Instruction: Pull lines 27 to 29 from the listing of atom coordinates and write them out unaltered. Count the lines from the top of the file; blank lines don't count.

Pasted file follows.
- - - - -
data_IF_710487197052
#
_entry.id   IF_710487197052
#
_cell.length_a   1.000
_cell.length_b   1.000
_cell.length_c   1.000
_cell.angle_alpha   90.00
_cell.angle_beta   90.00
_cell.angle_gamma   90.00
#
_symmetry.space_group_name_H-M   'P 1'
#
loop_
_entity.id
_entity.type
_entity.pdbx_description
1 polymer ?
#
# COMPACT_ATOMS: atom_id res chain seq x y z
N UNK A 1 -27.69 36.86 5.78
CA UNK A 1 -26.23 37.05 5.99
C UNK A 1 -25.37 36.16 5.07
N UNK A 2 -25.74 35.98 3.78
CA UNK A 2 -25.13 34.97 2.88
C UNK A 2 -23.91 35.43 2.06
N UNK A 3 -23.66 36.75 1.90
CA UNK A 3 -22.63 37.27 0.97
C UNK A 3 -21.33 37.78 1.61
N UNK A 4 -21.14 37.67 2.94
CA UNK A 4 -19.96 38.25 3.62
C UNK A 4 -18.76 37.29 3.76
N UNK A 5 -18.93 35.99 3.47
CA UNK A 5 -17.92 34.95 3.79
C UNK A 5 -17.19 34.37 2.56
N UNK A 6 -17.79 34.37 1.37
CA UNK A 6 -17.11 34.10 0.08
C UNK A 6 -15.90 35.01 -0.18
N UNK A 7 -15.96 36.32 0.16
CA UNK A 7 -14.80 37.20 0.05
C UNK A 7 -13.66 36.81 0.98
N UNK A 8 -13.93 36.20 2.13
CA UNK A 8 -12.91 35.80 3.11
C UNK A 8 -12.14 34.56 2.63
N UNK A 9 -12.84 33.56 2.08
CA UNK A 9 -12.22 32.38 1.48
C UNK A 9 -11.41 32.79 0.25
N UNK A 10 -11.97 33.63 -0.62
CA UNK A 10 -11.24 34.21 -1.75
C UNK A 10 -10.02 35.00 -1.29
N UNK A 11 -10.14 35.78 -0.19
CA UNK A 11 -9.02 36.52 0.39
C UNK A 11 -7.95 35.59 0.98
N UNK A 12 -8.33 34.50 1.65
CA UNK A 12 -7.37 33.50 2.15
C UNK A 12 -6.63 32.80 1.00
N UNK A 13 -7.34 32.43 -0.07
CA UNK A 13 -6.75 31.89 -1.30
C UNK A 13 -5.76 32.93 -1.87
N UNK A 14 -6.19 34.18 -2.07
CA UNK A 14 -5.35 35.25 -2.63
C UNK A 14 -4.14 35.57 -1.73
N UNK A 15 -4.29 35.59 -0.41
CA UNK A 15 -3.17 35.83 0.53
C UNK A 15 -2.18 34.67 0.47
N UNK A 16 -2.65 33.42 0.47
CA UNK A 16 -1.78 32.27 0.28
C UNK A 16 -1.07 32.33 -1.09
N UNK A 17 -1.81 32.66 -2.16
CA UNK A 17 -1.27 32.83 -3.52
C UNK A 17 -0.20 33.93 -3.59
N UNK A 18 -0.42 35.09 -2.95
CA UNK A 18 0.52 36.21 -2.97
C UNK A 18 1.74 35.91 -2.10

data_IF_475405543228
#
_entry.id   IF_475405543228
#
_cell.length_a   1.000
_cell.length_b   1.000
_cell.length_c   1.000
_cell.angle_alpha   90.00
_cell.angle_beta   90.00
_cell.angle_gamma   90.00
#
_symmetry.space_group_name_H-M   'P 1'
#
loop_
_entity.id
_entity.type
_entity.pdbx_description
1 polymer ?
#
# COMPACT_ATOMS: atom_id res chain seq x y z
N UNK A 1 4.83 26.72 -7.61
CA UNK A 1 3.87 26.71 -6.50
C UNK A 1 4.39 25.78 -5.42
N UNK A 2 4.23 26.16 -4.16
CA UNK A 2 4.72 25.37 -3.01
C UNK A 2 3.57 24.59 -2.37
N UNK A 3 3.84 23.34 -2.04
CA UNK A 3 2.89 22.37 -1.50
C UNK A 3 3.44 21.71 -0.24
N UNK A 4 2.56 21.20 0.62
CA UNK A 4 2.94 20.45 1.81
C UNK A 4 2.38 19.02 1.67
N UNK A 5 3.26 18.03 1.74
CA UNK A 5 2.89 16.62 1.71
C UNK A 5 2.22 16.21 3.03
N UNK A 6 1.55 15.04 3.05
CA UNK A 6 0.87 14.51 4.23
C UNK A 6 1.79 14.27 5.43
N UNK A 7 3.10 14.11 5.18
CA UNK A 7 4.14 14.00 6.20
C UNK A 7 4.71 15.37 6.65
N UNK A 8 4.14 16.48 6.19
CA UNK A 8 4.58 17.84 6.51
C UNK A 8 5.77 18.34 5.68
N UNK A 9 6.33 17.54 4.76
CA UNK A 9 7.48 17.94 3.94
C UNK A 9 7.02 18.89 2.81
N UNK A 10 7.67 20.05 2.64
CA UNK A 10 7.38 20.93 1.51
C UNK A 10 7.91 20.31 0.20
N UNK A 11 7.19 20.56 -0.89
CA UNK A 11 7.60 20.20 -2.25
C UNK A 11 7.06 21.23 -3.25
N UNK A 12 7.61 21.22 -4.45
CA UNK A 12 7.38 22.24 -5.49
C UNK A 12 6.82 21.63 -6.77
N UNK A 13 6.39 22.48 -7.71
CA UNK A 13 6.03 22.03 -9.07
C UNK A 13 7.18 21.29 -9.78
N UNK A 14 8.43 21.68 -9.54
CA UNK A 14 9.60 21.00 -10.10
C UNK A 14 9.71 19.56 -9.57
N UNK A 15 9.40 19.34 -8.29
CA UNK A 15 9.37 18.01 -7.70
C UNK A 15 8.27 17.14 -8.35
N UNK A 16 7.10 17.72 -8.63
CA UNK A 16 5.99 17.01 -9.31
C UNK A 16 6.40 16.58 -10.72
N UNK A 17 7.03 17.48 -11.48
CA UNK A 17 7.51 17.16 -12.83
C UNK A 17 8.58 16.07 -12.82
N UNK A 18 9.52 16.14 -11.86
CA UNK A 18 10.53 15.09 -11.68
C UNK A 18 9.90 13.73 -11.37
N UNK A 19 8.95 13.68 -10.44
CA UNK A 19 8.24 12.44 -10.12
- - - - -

N UNK A 3 -23.66 36.75 1.90
CA UNK A 3 -22.63 37.27 0.97
C UNK A 3 -21.33 37.78 1.61